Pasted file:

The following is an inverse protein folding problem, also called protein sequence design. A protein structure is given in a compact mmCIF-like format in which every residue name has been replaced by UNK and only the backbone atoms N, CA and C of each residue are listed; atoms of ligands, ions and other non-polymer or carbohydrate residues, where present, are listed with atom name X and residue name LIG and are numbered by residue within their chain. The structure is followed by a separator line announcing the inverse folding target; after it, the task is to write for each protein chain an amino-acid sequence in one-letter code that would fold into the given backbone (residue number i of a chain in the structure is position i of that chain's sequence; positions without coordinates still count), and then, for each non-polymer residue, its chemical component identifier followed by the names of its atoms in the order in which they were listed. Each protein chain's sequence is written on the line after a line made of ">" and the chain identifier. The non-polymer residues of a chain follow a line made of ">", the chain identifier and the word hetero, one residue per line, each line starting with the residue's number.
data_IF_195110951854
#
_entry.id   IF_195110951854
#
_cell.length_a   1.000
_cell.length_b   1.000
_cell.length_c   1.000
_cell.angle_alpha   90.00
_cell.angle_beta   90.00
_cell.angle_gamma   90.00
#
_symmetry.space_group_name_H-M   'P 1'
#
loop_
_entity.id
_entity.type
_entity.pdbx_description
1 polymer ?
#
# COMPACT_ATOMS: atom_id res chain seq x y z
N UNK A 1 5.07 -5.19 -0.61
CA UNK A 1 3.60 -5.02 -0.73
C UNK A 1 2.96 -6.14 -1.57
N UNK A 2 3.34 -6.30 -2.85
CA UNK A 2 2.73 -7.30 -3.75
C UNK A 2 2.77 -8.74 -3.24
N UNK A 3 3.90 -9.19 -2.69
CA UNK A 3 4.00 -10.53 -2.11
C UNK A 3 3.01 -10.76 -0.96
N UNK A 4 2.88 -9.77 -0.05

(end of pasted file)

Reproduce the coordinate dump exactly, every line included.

The following is an inverse protein folding problem, also called protein sequence design. A protein structure is given in a compact mmCIF-like format in which every residue name has been replaced by UNK and only the backbone atoms N, CA and C of each residue are listed; atoms of ligands, ions and other non-polymer or carbohydrate residues, where present, are listed with atom name X and residue name LIG and are numbered by residue within their chain. The structure is followed by a separator line announcing the inverse folding target; after it, the task is to write for each protein chain an amino-acid sequence in one-letter code that would fold into the given backbone (residue number i of a chain in the structure is position i of that chain's sequence; positions without coordinates still count), and then, for each non-polymer residue, its chemical component identifier followed by the names of its atoms in the order in which they were listed. Each protein chain's sequence is written on the line after a line made of ">" and the chain identifier. The non-polymer residues of a chain follow a line made of ">", the chain identifier and the word hetero, one residue per line, each line starting with the residue's number.
data_IF_195110951854
#
_entry.id   IF_195110951854
#
_cell.length_a   1.000
_cell.length_b   1.000
_cell.length_c   1.000
_cell.angle_alpha   90.00
_cell.angle_beta   90.00
_cell.angle_gamma   90.00
#
_symmetry.space_group_name_H-M   'P 1'
#
loop_
_entity.id
_entity.type
_entity.pdbx_description
1 polymer ?
#
# COMPACT_ATOMS: atom_id res chain seq x y z
N UNK A 1 5.07 -5.19 -0.61
CA UNK A 1 3.60 -5.02 -0.73
C UNK A 1 2.96 -6.14 -1.57
N UNK A 2 3.34 -6.30 -2.85
CA UNK A 2 2.73 -7.30 -3.75
C UNK A 2 2.77 -8.74 -3.24
N UNK A 3 3.90 -9.19 -2.69
CA UNK A 3 4.00 -10.53 -2.11
C UNK A 3 3.01 -10.76 -0.96
N UNK A 4 2.88 -9.77 -0.05